Today's Retirement

Health Savings Accounts: The New Retirement Planning Tool

Making the most of the tax-saving benefits that health savings accounts offer… both today and in retirement

by George W. Schein, JD

Mr. Schein is director, Advanced Consulting Group, Nationwide. Visit www.nationwide.com

Health savings accounts (HSAs) are a great option for clients seeking tax-advantaged savings vehicles. However, many clients do not understand how to take full advantage of their HSAs, or even the benefits HSAs offer. In fact, 65 percent of those who contribute to an HSA are not using it as an investment vehicle.1 And only one in five (20 percent) U.S. business owners fully understand important elements of HSAs.This presents an opportunity for advisors to educate clients planning for retirement on how they can maximize the benefits of their HSAs by taking advantage of the special HSA rules. And clients are hungry to learn more – three in four U.S. business owners expressed interest in talking to a financial advisor about employee benefits that reduce company taxes (77 percent), offer employee tax savings (74 percent), or increase retirement savings (76 percent).2

The following Q&A will help advisors to better understand HSAs and may be used as a reference in educational conversations with clients. It helps to explain how an HSA may be utilized as an additional savings vehicle that can supplement retirement savings plans, ease retirement concerns around healthcare costs and offer tax benefits not found in other retirement accounts.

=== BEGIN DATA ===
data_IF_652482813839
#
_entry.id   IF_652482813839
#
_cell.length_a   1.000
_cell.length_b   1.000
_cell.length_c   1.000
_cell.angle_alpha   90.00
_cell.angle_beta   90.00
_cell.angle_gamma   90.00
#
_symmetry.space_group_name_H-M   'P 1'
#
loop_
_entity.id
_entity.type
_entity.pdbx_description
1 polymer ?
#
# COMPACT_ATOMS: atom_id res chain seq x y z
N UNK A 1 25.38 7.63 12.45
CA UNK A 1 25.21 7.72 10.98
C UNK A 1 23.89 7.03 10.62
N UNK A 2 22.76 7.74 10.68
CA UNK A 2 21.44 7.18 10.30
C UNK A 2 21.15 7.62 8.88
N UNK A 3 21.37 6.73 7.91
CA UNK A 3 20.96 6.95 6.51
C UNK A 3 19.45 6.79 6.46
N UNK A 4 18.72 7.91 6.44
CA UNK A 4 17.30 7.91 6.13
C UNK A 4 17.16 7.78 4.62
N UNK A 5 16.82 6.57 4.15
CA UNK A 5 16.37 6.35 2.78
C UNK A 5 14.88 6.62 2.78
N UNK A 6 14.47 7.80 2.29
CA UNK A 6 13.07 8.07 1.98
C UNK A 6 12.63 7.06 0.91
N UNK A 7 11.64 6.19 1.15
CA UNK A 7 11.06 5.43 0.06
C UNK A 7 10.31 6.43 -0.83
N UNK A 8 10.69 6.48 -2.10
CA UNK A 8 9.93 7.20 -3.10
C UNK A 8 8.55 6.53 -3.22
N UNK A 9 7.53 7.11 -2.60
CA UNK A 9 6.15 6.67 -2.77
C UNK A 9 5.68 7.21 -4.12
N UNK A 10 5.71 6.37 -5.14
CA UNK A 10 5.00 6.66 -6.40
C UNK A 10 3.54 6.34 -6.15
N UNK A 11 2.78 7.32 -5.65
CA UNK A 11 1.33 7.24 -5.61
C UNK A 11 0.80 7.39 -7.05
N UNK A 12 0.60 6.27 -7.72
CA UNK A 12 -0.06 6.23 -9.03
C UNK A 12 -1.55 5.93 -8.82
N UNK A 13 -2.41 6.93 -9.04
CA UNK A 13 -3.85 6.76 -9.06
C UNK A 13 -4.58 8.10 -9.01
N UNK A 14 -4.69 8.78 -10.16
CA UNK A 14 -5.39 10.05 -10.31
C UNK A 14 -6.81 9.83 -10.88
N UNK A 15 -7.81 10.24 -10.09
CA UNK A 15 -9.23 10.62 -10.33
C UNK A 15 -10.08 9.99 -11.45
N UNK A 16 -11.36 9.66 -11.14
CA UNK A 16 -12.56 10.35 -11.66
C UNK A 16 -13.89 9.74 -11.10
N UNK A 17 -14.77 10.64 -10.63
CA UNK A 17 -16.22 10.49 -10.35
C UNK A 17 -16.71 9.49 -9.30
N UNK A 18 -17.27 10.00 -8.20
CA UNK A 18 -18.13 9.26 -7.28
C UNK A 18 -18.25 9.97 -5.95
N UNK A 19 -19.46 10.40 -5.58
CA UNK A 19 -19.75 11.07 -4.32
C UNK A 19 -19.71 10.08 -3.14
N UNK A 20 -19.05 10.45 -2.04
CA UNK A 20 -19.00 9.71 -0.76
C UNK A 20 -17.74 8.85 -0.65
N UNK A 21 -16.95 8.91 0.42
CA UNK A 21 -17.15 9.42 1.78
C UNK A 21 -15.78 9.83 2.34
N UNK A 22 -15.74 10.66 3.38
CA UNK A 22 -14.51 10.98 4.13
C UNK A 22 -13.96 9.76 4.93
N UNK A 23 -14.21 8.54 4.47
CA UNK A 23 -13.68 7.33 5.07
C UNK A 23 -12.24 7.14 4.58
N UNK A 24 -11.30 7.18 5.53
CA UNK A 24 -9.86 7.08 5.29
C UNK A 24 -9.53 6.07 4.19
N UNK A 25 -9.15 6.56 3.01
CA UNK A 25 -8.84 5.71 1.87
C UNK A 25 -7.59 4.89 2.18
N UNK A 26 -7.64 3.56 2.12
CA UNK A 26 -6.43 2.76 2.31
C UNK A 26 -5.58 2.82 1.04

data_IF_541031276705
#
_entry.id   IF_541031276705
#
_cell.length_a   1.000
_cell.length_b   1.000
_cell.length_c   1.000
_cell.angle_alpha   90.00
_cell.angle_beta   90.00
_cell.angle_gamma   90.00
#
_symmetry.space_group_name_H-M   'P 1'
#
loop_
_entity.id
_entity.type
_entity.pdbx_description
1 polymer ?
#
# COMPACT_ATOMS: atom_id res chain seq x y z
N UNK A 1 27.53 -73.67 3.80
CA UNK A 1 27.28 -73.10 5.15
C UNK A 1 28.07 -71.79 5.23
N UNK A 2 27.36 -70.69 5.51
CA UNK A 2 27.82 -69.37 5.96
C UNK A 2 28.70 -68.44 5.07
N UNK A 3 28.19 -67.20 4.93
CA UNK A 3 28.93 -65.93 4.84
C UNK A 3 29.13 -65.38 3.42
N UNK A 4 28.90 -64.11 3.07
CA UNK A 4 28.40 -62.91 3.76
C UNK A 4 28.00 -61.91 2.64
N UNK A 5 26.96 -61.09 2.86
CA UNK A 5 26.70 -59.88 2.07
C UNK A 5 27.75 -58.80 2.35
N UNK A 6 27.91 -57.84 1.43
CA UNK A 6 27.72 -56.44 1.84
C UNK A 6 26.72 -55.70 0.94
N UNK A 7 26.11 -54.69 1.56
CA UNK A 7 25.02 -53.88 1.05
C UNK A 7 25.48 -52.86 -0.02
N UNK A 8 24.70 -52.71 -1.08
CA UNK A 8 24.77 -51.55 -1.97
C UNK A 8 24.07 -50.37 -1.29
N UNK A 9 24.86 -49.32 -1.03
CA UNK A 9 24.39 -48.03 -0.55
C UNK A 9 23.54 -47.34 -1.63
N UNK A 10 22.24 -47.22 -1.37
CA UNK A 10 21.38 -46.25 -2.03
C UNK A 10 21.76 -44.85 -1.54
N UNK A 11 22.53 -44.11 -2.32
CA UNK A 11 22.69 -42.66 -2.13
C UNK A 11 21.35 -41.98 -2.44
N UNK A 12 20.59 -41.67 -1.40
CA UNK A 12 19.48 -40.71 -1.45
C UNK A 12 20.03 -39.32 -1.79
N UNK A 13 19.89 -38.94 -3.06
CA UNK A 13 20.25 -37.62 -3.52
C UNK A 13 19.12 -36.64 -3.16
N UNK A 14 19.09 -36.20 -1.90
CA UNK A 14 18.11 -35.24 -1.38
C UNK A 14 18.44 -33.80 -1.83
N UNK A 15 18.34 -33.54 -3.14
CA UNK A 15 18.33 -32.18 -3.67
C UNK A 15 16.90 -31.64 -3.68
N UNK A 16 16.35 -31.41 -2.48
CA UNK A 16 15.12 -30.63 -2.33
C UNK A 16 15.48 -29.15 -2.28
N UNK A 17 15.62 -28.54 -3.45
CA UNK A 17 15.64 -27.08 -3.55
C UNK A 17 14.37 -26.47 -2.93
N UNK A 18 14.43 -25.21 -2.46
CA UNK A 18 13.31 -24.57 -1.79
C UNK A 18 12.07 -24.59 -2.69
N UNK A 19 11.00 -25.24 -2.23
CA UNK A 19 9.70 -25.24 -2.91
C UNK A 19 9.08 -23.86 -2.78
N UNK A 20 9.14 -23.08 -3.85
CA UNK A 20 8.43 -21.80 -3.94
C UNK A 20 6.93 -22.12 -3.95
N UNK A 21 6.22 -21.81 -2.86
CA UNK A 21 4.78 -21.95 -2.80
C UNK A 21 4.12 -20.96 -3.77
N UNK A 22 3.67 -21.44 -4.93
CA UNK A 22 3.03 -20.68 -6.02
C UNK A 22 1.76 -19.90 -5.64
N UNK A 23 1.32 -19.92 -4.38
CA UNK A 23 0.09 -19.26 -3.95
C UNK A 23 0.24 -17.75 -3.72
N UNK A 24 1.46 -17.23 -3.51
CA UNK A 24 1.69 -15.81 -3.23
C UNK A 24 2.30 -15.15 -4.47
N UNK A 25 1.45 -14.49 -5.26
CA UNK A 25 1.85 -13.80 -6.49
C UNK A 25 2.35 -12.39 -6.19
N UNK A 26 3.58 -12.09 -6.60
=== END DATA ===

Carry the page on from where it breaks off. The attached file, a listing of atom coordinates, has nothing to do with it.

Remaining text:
What are qualifying medical expenses that can be reimbursed on a tax-free basis using an HSA?

The IRS defines qualified medical expenses to generally include the costs of diagnosis, cure, mitigation, treatment, or prevention of disease, and for the purpose of affecting any part or function of the body.3 Transportation costs primarily for, and essential to, medical care may also qualify as medical expenses, as do amounts paid for qualified long-term care services, and limited amounts paid for long-term care insurance contract premiums.4 This description is quite broad and includes many medical, prescription drug, dental, and vision related expenses. However, note that one limitation to qualified medical expenses is that they must be primarily to alleviate or prevent a physical or mental disability or illness. Expenses that benefit general health and wellbeing, such as dietary supplements or membership at a local gym, are not generally considered qualified medical expenses.5